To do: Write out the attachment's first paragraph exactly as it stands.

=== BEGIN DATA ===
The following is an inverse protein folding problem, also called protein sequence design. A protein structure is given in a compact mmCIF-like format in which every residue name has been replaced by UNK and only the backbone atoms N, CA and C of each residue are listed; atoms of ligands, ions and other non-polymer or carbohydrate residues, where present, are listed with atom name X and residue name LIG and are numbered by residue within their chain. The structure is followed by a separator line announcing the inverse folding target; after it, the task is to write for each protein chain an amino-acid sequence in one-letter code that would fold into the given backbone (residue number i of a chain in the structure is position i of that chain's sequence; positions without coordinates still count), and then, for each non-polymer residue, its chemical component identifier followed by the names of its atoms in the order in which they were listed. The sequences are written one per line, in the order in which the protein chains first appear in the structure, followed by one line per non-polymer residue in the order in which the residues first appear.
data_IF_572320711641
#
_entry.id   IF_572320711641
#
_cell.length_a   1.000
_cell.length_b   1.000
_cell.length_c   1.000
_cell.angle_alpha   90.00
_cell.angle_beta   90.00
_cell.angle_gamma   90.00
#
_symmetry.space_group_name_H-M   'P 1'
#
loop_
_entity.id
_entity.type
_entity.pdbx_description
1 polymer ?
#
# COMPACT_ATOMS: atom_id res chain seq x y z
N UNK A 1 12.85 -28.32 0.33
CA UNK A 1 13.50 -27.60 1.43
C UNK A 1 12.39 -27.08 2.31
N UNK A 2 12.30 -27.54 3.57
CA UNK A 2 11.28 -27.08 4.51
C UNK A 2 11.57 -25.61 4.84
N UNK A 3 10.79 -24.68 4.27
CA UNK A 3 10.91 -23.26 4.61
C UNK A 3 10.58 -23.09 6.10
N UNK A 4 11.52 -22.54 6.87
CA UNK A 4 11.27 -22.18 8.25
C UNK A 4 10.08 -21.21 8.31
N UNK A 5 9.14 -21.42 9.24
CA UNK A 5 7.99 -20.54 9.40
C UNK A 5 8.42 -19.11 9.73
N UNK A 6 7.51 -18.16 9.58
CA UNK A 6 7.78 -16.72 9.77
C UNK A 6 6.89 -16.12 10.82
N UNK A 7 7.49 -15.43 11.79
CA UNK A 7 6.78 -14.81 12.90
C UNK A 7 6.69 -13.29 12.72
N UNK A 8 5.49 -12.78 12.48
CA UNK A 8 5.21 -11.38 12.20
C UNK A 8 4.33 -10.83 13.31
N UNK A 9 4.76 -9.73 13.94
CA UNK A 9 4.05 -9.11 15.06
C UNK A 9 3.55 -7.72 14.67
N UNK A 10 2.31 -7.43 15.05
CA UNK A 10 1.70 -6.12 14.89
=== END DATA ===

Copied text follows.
The following is an inverse protein folding problem, also called protein sequence design. A protein structure is given in a compact mmCIF-like format in which every residue name has been replaced by UNK and only the backbone atoms N, CA and C of each residue are listed; atoms of ligands, ions and other non-polymer or carbohydrate residues, where present, are listed with atom name X and residue name LIG and are numbered by residue within their chain. The structure is followed by a separator line announcing the inverse folding target; after it, the task is to write for each protein chain an amino-acid sequence in one-letter code that would fold into the given backbone (residue number i of a chain in the structure is position i of that chain's sequence; positions without coordinates still count), and then, for each non-polymer residue, its chemical component identifier followed by the names of its atoms in the order in which they were listed. The sequences are written one per line, in the order in which the protein chains first appear in the structure, followed by one line per non-polymer residue in the order in which the residues first appear.